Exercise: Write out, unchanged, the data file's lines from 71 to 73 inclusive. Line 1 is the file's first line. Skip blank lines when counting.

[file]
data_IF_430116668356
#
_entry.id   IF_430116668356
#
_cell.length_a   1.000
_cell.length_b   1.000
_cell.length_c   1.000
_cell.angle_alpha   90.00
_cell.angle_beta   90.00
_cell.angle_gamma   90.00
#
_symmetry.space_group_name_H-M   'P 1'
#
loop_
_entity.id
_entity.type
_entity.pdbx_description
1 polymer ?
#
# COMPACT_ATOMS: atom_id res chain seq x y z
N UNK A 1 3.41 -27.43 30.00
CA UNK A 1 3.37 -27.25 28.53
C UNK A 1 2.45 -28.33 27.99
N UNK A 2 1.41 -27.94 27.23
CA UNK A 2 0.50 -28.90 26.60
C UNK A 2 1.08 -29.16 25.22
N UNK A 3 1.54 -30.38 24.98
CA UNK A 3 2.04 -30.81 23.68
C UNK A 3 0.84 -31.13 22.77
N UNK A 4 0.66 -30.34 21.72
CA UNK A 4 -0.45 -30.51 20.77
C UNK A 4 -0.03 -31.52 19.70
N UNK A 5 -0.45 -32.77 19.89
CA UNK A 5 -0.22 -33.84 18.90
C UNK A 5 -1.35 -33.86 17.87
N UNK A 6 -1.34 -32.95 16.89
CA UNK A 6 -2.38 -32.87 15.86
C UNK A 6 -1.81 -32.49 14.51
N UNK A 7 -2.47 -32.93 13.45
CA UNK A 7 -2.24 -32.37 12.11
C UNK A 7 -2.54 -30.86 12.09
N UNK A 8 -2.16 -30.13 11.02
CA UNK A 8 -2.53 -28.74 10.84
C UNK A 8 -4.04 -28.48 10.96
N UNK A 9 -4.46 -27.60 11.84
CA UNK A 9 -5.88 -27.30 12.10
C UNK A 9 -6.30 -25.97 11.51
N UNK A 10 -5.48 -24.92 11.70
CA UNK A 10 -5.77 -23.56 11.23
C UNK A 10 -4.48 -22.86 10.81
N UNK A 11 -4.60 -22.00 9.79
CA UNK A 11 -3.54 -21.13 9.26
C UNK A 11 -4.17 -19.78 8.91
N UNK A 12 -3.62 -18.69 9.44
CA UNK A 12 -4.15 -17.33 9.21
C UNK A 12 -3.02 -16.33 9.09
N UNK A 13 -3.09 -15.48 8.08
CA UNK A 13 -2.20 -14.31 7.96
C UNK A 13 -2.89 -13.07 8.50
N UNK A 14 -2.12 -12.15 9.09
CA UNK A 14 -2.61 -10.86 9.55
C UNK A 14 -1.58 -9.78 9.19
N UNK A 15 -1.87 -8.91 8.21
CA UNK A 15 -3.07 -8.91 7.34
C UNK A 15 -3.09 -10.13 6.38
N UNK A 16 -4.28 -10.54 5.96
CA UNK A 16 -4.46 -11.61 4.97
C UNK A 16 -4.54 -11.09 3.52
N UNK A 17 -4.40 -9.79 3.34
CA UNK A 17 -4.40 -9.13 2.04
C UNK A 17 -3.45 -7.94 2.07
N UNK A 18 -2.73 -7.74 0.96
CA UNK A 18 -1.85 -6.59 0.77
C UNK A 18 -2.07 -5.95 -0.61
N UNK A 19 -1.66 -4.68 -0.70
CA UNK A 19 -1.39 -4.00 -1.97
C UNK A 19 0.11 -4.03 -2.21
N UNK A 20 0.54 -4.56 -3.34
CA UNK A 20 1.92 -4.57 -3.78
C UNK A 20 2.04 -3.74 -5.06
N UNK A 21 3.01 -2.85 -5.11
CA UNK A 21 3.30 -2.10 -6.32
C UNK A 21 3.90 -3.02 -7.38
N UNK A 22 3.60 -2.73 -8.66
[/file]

C UNK A 17 -3.45 -7.94 2.07
N UNK A 18 -2.73 -7.74 0.96
CA UNK A 18 -1.85 -6.59 0.77